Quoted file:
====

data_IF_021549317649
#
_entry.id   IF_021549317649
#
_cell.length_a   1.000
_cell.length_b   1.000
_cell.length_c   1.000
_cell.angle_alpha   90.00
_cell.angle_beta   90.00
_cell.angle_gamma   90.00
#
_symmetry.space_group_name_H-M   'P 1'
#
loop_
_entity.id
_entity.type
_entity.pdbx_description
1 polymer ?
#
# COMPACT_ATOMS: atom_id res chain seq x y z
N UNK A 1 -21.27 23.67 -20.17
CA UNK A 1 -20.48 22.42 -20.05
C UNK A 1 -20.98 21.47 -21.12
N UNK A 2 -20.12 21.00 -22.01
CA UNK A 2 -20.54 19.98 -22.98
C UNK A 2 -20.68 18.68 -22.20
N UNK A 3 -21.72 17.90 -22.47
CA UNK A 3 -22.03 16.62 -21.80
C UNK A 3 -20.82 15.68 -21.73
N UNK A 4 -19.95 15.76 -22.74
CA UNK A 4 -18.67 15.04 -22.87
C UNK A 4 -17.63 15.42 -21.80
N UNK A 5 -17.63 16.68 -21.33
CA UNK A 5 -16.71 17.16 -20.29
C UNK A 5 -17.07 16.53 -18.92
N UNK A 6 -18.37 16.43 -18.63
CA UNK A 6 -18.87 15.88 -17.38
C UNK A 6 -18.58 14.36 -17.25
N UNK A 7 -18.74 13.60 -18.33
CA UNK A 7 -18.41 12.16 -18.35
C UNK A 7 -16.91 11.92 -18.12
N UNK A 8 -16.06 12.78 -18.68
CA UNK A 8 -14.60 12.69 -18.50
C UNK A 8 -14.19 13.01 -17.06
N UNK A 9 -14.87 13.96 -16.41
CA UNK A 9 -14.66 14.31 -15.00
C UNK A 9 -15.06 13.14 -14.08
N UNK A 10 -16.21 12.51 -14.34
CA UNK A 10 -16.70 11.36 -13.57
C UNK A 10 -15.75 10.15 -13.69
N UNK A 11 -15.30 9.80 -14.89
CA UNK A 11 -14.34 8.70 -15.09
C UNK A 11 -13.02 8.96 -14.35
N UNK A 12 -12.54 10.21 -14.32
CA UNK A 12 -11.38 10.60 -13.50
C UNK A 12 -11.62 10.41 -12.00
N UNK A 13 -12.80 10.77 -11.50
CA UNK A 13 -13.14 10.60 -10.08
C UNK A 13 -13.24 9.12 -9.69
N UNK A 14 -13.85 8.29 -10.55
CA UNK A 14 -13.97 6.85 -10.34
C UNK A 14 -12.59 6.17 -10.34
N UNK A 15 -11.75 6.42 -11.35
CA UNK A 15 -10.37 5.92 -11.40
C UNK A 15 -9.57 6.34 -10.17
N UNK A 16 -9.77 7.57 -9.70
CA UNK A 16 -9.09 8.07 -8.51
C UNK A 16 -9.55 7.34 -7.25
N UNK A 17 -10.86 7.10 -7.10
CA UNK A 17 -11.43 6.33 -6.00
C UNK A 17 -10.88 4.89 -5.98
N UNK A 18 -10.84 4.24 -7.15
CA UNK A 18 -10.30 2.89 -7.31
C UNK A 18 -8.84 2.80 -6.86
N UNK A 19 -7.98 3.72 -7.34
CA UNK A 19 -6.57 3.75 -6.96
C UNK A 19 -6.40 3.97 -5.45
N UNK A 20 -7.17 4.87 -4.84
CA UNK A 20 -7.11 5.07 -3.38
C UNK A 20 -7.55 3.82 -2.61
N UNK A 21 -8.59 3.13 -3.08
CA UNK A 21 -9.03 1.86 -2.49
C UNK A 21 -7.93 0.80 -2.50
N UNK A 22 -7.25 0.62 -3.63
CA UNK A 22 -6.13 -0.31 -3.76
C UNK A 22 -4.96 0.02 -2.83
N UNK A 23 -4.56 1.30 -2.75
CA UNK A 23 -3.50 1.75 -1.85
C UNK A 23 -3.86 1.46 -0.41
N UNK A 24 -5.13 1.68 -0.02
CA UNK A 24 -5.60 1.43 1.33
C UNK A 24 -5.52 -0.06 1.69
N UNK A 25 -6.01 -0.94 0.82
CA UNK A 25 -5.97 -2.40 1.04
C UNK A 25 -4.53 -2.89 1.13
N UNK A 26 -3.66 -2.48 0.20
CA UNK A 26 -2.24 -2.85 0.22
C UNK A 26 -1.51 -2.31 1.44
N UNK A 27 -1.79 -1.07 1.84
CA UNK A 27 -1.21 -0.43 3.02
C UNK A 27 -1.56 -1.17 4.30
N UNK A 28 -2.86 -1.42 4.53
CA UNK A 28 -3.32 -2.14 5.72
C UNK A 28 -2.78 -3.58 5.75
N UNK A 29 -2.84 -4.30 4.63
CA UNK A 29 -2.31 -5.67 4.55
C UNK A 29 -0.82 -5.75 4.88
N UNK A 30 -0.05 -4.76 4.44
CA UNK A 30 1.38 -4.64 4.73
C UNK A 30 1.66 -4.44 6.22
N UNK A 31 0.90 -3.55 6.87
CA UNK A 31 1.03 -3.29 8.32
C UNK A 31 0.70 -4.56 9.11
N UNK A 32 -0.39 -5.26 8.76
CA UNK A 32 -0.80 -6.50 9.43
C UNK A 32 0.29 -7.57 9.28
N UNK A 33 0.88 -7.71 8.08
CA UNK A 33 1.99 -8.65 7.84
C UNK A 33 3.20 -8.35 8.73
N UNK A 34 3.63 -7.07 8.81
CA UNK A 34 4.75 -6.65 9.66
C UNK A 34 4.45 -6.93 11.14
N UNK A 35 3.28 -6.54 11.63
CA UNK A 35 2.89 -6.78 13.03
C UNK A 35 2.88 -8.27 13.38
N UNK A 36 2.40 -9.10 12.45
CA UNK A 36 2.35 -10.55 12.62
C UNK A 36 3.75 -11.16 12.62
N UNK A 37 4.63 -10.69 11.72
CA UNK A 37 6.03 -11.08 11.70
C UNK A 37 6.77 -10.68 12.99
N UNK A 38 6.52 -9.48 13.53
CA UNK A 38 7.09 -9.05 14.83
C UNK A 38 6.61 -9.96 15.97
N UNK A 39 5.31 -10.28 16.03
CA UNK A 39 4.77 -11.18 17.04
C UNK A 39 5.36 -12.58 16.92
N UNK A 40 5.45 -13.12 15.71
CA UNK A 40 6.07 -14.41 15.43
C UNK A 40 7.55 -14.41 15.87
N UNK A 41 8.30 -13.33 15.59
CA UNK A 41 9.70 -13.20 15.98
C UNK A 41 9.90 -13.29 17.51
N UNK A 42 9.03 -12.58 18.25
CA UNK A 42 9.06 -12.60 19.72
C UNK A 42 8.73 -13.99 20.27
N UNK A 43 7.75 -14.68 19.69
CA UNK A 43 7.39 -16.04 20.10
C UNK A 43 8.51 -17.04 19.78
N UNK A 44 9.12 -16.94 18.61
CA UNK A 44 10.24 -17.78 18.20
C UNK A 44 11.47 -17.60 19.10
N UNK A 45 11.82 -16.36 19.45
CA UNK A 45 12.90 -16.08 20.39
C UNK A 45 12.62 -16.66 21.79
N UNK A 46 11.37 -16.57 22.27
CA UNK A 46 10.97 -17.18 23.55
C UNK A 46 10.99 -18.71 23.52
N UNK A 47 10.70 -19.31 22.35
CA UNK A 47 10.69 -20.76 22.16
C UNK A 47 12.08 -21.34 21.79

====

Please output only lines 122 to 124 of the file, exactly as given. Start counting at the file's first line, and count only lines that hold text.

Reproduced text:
C UNK A 34 4.45 -6.93 11.14
N UNK A 35 3.28 -6.54 11.63
CA UNK A 35 2.89 -6.78 13.03